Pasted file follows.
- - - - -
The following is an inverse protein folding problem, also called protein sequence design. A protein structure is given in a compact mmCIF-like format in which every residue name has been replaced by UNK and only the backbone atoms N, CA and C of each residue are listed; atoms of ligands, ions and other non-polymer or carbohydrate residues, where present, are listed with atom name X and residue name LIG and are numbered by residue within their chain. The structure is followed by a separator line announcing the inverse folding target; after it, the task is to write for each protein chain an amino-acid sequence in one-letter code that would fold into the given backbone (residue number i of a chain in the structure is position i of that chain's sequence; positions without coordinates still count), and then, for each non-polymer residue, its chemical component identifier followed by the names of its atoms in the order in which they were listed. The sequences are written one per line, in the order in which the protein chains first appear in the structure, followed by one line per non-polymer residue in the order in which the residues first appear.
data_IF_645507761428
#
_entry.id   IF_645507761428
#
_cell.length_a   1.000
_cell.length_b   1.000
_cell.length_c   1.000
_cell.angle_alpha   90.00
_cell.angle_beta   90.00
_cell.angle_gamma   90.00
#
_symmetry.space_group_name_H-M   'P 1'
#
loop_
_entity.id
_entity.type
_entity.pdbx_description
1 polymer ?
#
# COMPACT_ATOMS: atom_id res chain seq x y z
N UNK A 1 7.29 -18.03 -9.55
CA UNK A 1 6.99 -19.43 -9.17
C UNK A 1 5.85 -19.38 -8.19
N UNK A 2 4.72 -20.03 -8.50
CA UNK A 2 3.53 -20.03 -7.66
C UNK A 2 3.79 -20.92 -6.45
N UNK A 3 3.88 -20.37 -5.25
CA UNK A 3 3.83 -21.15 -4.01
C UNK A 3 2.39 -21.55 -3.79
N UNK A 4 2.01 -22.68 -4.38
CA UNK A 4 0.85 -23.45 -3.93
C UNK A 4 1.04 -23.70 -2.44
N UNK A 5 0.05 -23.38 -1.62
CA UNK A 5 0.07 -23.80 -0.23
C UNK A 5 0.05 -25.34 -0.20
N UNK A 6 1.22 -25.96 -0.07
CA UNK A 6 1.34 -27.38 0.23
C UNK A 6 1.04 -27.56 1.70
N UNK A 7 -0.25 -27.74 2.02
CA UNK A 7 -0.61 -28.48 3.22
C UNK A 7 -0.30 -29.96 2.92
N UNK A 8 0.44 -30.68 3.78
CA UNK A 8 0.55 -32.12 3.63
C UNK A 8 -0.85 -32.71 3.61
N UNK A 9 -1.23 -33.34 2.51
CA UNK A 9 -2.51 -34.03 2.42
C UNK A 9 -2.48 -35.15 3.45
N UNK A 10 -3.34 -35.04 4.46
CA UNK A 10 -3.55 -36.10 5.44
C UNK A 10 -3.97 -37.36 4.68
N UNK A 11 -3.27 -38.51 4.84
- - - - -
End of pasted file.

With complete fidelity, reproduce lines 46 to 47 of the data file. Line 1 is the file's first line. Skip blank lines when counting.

N UNK A 9 -1.23 -33.34 2.51
CA UNK A 9 -2.51 -34.03 2.42